LOGAN–Utah State University student David Stewart is a typical undergraduate who enjoys socializing, being involved with on-campus groups and activities, and attentively attending classes. Self-described as motivated, outgoing and eager to learn, Stewart has changed majors a couple of times, recently from horticulture to journalism. He is a 24-year-old sophomore with severe attention deficit disorder (ADD).

“My first year of college I failed every test, and it wasn’t for lack of studying. When people were finished with their test and were walking down to turn in their papers I wasn’t able to focus anymore, it was too much.”

Stewart utilizes the USU Disability Resource Center for testing accommodations where a quiet room without distractions and extra time is provided to help mitigate his ADD. “My test scores have improved since I’ve started using services,” he said, “so my all around grade in all my classes have obviously risen.”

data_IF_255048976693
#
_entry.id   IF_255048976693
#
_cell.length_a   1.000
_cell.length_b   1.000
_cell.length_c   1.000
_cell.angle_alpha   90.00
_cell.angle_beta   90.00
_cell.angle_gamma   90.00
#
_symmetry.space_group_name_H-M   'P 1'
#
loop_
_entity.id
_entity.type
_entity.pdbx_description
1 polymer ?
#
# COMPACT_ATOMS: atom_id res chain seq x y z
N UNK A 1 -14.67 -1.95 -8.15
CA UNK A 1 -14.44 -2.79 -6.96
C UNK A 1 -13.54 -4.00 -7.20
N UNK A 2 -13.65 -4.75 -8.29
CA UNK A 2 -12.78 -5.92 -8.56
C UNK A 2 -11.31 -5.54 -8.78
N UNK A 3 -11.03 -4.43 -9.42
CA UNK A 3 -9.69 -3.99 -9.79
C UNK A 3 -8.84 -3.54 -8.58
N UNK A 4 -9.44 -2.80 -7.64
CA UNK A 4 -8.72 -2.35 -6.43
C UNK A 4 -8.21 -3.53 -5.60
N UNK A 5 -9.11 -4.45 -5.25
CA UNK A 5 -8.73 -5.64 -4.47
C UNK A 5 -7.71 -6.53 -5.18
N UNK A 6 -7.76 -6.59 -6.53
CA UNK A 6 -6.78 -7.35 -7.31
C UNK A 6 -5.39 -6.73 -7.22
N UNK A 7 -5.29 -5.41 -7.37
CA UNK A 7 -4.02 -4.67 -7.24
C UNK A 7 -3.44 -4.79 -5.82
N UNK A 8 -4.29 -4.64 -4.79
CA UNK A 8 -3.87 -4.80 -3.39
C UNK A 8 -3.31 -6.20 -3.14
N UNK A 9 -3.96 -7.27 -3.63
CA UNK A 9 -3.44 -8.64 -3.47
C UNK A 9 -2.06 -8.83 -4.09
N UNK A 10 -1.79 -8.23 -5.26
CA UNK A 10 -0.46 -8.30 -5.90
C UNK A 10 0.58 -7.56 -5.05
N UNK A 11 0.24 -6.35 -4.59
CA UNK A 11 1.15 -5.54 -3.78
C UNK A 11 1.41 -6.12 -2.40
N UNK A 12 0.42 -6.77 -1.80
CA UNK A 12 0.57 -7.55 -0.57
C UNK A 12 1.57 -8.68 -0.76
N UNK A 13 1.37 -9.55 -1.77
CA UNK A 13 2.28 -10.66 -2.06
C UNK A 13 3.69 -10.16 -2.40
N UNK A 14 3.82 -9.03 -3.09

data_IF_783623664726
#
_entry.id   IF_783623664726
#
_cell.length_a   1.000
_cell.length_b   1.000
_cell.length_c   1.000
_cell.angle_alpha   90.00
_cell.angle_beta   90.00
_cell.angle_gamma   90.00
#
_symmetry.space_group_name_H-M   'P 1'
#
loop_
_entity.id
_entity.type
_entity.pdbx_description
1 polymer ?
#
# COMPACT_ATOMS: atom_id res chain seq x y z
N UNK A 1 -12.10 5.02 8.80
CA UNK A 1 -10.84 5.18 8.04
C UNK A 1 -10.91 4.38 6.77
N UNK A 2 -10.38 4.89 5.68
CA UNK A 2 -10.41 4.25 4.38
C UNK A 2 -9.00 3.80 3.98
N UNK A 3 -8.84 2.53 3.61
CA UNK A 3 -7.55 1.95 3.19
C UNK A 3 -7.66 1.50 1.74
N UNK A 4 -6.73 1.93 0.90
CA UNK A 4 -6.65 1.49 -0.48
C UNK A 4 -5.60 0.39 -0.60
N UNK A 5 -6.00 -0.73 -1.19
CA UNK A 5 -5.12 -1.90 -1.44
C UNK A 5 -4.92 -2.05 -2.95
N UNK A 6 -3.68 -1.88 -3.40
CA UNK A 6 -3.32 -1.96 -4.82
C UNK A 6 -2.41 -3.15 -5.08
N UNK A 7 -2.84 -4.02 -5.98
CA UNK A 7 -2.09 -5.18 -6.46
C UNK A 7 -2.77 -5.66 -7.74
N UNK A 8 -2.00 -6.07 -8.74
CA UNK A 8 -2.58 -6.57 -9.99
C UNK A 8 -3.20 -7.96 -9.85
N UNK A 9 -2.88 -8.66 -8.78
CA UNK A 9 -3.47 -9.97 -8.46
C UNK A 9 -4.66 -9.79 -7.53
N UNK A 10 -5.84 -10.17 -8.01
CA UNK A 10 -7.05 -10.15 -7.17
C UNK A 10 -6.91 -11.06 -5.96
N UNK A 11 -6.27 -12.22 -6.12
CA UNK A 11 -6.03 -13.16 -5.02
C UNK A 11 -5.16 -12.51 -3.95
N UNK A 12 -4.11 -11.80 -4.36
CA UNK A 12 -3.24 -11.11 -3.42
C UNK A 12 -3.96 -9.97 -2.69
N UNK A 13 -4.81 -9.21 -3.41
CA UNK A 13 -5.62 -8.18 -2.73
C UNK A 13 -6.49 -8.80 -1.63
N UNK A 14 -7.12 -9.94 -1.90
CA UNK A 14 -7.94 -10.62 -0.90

As of Dec. 8, there are 724 students who use services through the Disability Resource Center. Staffing is three to four counselors, two of which are interpreters for students with auditory disabilities. While a ratio of counselors to students equates to 362 per counselor, Stewart reports that he feels valued and accountable to his counselor, Chris Lord.

“These services make me value my testing more,” said Stewart. “To know that I’m using someone else’s time and resources as well, that it’s not just me that is counting on me to be there on time to take the test. I don’t want to let Daleen (King, the testing coordinator) down or my counselor Chris Lord down; whenever I don’t show up it’s like I’ve wasted their time. They help me jump through hoops, and I want to respect that.”